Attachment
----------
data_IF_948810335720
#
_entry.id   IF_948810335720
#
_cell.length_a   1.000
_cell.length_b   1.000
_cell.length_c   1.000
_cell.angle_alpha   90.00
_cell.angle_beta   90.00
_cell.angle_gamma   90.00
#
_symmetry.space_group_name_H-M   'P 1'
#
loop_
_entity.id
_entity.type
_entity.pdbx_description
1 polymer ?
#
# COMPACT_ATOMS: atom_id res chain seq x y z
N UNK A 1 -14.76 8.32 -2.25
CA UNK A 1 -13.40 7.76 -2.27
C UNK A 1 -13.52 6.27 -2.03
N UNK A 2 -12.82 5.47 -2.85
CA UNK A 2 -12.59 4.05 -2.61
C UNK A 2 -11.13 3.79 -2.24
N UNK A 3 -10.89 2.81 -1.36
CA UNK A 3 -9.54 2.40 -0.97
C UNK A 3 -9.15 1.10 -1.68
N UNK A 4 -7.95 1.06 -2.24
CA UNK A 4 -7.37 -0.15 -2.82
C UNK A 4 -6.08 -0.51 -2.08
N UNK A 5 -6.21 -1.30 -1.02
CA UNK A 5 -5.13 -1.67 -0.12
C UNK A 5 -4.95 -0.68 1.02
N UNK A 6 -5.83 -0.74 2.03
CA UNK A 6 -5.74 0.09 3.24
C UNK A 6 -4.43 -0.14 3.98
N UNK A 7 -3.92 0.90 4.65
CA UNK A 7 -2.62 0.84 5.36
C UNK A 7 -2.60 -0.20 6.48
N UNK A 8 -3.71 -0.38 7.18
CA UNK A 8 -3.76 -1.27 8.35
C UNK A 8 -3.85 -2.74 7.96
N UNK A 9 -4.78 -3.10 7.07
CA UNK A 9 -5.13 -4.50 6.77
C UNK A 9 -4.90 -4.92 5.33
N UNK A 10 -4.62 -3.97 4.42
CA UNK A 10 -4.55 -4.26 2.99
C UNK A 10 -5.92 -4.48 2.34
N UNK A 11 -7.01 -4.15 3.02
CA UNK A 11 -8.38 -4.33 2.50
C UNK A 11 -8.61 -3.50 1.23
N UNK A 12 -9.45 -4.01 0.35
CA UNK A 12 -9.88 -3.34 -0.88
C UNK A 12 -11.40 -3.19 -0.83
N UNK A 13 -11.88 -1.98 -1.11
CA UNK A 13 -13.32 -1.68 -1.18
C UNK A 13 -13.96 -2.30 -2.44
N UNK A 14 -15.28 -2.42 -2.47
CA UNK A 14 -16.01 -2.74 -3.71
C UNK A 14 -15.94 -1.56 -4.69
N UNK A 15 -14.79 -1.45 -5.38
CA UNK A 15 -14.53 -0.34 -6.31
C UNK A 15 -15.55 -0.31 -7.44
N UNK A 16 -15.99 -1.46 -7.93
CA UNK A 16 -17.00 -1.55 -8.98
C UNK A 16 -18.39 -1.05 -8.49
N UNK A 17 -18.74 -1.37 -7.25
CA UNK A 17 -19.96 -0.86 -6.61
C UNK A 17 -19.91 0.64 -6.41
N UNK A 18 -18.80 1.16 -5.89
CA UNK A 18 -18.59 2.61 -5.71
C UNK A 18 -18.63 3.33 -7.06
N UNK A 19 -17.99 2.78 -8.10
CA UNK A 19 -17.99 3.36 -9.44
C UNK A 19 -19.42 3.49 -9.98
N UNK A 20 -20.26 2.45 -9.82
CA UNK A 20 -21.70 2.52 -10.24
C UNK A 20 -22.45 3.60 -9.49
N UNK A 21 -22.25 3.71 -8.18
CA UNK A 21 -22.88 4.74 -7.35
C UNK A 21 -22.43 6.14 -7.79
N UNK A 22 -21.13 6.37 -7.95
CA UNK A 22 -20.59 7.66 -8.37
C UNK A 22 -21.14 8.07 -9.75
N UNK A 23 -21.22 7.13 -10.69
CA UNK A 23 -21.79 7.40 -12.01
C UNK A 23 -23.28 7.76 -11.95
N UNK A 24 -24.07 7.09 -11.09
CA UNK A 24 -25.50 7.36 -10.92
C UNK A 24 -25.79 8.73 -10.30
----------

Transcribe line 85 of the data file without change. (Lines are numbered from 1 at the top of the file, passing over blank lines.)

CA UNK A 22 -20.59 7.66 -8.37